The Dutch Colonial Revival is not a style unique in itself. It’s a subtype of the Colonial Revival style so popular during the first half of the 1900s, sharing many of its characteristics, but with certain unique elements. In the 1928 Home Builders Catalog, the following described this architectural form:
"While the term “Dutch Colonial” conveys a definite type of house to almost everyone, the name itself is misleading. “Dutch” does not refer to Holland and “Colonial” has no direct relationship with Colonial Architecture. This type of home takes its name from the Dutch Colonists who settled in the lower parts of New York and New Jersey. There they lived for many years in warm and cheery comfort. The Dutch Colonial house conveys to us this rich domesticity and love of good living.
"The most characteristic feature of the Dutch Colonial style is the gambrel roof—so much so, in fact that “gambrel” and “Dutch” have become synonomous. The legend goes that this low, sweeping roof, with its dormer windows, was the ingenious means by which the Dutch Colonists evaded the heavy tax on two story houses. And there is today a practical advantage over the two story house in saving of materials without the loss of space. The extraordinary flexibility of the style makes it possible for one to arrange the interior to suit his taste and still be assured of an harmonious exterior. One wing or two can be added without disturbing the gentle contour. One can compare this flexibility to Colonial types where there is harmony without freedom, and to English types where there is freedom without definite symmetry.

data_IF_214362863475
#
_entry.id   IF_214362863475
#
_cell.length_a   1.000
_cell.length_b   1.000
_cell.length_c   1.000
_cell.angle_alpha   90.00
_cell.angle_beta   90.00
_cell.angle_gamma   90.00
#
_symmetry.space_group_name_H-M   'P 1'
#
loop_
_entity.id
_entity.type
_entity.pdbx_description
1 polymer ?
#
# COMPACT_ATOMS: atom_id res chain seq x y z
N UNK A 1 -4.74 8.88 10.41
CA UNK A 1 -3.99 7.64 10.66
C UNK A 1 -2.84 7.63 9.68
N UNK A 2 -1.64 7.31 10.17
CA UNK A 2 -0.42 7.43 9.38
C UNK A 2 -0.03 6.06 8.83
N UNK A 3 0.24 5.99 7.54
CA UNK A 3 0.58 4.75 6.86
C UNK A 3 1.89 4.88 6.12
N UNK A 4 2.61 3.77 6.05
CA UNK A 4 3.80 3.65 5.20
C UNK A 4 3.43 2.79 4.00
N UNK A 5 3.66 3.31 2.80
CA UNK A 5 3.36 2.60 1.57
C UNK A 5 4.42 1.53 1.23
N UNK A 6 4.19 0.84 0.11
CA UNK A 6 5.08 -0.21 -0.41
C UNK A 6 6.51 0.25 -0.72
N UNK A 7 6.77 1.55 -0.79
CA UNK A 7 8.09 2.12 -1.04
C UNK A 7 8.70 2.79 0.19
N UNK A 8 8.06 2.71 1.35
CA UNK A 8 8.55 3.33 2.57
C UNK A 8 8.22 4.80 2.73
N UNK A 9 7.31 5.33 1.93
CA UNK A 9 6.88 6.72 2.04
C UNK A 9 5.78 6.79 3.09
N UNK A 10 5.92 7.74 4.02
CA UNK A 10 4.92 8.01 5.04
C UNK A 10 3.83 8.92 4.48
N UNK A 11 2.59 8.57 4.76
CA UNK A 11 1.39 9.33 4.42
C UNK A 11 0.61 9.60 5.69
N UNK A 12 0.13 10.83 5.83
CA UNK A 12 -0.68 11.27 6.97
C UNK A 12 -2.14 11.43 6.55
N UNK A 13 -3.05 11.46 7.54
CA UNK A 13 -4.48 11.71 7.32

"If a man decides to build a Dutch Colonial home he should keep some things constantly in mind. First, the best types are long and low and set close to the ground. Secondly, the dormer window should be considerably narrower than the first story window. Lastly, it can be equally well executed in shingles, siding and brick, but it is not advisable to mix them up. The narrow, high, top-heavy kind is to be avoided if one is to be true to precedent. Above all let it ramble, for the Dutch Colonial home is nothing if not picturesque."
The Dutch Colonial Revival style is distinguished by its gambrel roof, with or without flared eaves, and the frequent use of dormers.
It was built from about 1890 to 1930 in various forms. A typical Victorian form from 1890 to 1900 was often cross-gabled with many accompanying excesses including bric-a-brac and fish scale siding. After 1900, more classical elements began to predominate.
The gambrel style allowed an almost complete second floor without the expense of two-story construction. Far from being a mere legend, the original Colonial style with a gambrel roof became popular during the last part of the 1700s because they were less expensive to build and avoided the pitfall of being taxed as a two-story house. The Federal Direct Tax records of 1798 shows that gambrel-roofed houses were classified as one story. What a bargain!
In addition to many Colonial Revival characteristics, the following were common to the Dutch Colonial: